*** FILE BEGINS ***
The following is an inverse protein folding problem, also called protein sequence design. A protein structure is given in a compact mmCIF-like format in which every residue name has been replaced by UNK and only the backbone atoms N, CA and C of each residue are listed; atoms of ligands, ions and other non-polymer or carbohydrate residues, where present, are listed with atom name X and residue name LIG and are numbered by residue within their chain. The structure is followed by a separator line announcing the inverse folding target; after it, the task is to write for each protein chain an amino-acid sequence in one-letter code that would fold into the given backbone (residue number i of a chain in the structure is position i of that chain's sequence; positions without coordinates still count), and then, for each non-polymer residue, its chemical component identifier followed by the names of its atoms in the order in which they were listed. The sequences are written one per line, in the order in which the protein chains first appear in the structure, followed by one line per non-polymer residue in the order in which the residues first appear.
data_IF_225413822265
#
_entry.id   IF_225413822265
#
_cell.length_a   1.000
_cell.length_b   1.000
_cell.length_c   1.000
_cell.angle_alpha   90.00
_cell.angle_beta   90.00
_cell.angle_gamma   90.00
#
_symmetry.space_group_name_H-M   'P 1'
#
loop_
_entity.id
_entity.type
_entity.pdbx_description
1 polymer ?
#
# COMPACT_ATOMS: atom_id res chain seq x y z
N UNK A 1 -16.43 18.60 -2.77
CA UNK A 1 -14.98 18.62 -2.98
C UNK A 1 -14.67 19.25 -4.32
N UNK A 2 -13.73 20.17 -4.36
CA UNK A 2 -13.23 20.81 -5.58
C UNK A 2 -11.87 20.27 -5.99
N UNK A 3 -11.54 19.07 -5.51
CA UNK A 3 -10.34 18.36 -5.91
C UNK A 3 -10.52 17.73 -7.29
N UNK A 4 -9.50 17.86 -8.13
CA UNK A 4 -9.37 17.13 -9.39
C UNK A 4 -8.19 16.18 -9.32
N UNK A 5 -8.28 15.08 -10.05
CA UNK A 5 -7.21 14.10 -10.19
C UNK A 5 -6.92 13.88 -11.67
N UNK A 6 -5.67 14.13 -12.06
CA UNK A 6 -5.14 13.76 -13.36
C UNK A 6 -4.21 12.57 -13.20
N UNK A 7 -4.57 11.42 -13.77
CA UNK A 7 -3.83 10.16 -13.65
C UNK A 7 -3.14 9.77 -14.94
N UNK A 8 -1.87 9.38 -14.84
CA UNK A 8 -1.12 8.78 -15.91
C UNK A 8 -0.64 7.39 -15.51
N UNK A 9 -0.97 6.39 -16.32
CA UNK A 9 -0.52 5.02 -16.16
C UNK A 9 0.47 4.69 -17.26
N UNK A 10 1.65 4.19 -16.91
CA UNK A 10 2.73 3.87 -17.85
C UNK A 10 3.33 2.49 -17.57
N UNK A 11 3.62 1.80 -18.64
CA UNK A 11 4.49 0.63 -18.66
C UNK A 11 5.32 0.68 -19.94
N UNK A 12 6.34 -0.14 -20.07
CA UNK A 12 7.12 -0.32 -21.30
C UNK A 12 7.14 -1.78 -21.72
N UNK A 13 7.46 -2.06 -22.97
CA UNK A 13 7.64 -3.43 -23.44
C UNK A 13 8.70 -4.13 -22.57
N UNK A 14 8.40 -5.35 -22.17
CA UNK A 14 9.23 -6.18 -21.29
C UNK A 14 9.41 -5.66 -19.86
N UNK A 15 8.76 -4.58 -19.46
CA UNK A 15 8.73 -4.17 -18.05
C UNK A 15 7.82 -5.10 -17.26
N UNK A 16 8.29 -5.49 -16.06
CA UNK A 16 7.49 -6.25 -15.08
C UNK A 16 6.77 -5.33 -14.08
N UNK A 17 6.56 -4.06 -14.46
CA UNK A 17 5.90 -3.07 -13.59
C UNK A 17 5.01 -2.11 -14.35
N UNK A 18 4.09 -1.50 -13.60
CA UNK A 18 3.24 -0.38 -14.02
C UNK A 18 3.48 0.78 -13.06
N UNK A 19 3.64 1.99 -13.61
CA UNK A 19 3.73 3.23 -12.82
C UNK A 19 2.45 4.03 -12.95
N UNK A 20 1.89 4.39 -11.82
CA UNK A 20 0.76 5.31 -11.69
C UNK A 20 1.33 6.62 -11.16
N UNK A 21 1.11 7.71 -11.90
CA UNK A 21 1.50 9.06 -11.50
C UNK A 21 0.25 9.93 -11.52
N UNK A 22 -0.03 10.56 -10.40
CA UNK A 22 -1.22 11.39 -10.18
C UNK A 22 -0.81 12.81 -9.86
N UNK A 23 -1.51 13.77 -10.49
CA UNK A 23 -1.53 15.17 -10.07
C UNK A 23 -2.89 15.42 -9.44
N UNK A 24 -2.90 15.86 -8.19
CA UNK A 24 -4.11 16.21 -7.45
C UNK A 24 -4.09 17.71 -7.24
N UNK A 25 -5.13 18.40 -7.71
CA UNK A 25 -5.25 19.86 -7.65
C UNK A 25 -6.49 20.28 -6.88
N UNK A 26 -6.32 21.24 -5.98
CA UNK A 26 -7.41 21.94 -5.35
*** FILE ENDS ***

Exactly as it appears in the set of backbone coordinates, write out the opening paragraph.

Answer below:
The following is an inverse protein folding problem, also called protein sequence design. A protein structure is given in a compact mmCIF-like format in which every residue name has been replaced by UNK and only the backbone atoms N, CA and C of each residue are listed; atoms of ligands, ions and other non-polymer or carbohydrate residues, where present, are listed with atom name X and residue name LIG and are numbered by residue within their chain. The structure is followed by a separator line announcing the inverse folding target; after it, the task is to write for each protein chain an amino-acid sequence in one-letter code that would fold into the given backbone (residue number i of a chain in the structure is position i of that chain's sequence; positions without coordinates still count), and then, for each non-polymer residue, its chemical component identifier followed by the names of its atoms in the order in which they were listed. The sequences are written one per line, in the order in which the protein chains first appear in the structure, followed by one line per non-polymer residue in the order in which the residues first appear.